Pokemon GO has quickly proven to be a cultural phenomenon both globally and locally in the San Gabriel Valley. A crucial element of the augmented reality game involves players visiting real-life locations designated as Pokestops to collect items and Gyms to battle fellow players. Some San Gabriel Valley organizations and businesses have enthusiastically embraced this aspect of the game, while others are more tepid in response.
To small businesses in the Valley like Vroman’s Bookstore, Pokemon GO can be a welcome enhancement to the businesses themselves and the Valley community.
“We are currently seeing it as a benefit,” says Digital Media Coordinator Jess Dickieson. “We’re seeing people that would have never discovered small businesses discovering them because they are out and about. They are venturing into parts of town that maybe they wouldn’t have otherwise wanted to check out.”
Located in Pasadena, Vroman’s is Southern California’s oldest and largest independent bookstore and is designated as a Pokestop in the game, so Vroman’s is signaling players to visit the shop by placing lures in the game. Lures can be placed at Gyms and Pokestops to attract more Pokemon to the particular location. According to Dickieson, players have already found numerous Pokemon in the bookstore, though Vroman’s also hopes that players also come to view Vroman’s as “a place of community and good reads.”
Other San Gabriel Valley institutions such as the Huntington Library, Art Collections and Botanical Gardens also consider Pokemon GO a benefit to the community.
The Huntington recently made a blog post highlighting its four Gyms and mentioning the more than 60 designated Pokestops on property. Vice President for Communications Susan Turner-Lowe noted that, since The Huntington is “a gathering place for the public”, Pokemon GO is a “terrific” way for players to explore The Huntington and other nonprofit institutions in the San Gabriel Valley. While there may be some concern for safety due to disruptive players, Turner-Lowe assures that security placed throughout The Huntington ensure that visitors do not climb on anything in the garden or damage collection items.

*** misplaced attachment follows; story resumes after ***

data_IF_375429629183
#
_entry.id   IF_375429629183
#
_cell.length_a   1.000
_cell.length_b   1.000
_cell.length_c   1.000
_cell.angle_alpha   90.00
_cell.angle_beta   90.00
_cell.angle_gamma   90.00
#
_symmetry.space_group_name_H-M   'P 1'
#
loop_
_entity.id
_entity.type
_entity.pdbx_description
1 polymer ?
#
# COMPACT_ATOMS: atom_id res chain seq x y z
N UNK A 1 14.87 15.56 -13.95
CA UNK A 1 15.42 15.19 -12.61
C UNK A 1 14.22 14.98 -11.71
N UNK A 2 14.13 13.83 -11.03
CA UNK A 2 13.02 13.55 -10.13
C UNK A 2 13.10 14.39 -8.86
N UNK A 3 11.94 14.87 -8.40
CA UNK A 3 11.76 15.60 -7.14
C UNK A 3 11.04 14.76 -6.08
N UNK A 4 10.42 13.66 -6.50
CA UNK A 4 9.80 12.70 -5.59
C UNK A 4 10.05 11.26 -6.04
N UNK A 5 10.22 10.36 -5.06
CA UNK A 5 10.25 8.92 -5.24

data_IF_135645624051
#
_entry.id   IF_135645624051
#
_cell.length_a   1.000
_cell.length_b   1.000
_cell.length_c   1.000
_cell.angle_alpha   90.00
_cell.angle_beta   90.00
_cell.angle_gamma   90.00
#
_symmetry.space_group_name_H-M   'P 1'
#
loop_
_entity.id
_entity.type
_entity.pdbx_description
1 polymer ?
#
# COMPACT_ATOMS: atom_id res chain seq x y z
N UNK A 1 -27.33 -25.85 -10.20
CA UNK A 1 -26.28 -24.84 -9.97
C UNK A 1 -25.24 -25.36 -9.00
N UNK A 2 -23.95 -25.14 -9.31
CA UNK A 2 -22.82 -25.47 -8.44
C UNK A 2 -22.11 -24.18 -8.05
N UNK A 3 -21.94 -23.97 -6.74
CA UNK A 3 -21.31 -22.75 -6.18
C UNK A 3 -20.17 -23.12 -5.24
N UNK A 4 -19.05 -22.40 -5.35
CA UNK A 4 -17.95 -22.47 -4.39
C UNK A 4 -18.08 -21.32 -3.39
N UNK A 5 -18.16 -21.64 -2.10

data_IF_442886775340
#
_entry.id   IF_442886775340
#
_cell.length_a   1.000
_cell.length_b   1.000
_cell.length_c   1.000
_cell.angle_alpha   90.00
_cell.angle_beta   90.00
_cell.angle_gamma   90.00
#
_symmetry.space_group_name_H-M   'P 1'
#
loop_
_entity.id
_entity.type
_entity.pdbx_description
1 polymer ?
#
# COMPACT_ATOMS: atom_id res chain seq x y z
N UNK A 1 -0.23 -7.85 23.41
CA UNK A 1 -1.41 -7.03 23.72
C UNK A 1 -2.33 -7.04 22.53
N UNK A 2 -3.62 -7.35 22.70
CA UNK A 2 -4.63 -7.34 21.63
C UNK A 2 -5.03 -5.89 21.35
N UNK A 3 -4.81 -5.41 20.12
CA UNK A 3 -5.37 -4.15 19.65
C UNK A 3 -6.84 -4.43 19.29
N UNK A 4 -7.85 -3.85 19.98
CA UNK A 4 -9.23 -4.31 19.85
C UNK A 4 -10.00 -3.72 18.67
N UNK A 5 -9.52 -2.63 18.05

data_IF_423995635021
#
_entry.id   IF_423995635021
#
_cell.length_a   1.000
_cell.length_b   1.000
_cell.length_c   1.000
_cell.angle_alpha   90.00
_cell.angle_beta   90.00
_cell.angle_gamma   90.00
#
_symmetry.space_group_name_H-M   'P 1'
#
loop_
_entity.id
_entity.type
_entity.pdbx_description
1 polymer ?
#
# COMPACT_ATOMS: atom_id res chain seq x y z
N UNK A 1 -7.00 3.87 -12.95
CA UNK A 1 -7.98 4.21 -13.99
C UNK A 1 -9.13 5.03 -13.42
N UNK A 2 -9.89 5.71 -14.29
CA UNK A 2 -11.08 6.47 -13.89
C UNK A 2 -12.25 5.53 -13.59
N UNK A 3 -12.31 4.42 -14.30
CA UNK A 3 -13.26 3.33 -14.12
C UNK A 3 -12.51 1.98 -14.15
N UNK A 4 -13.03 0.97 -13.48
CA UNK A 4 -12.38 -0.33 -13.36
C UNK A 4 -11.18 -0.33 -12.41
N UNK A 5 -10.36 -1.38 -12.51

To expand the scope slightly beyond the San Gabriel Valley, the Metro transit system (which services the Valley) features many Pokestops and Gyms along its transit lines and in stations throughout Los Angeles County.
On July 12, Metro announced the creation of the Twitter account @PokemonGOMetro to assist players with the game and allow them to explain how they “engage their communities in new ways.” According to Metro spokesperson Anna Chen, Pokemon GO Metro aims to fulfill these objectives by providing information on the whereabouts of Pokemon, Pokestops, Gyms, and other tips about the game, particularly through which Metro service lines take riders to their destination of interest. Indeed, another goal for Pokemon GO Metro is to “increase ridership…or try active transportation” while staying alert and safe using Metro services.
On the other hand, while Pokemon GO appears to have a unanimous positive reception from San Gabriel Valley institutions, there are at least a few places like the San Gabriel Mission where the game is not as well-received.
San Gabriel Mission is designated as a Gym in the game, and Business Manager Al Sanchez is perplexed as to how the Mission was chosen. He would prefer the “fad” to go away, but added that the Mission is happy to observe players who walk around the Mission and the adjacent Plaza Park. “Our hope is that no one gets hurt or worse robbed or scammed,” Sanchez says.
In the meantime, Sanchez says that the Mission “would definitely be interested” in finding a way to generate some money while the game is popular.
Featured image by Eduardo Woo (https://www.flickr.com/photos/edowoo/28052812062) [CC BY-SA 2.0 (http://creativecommons.org/licenses/by-sa/2.0)], via Wikimedia Commons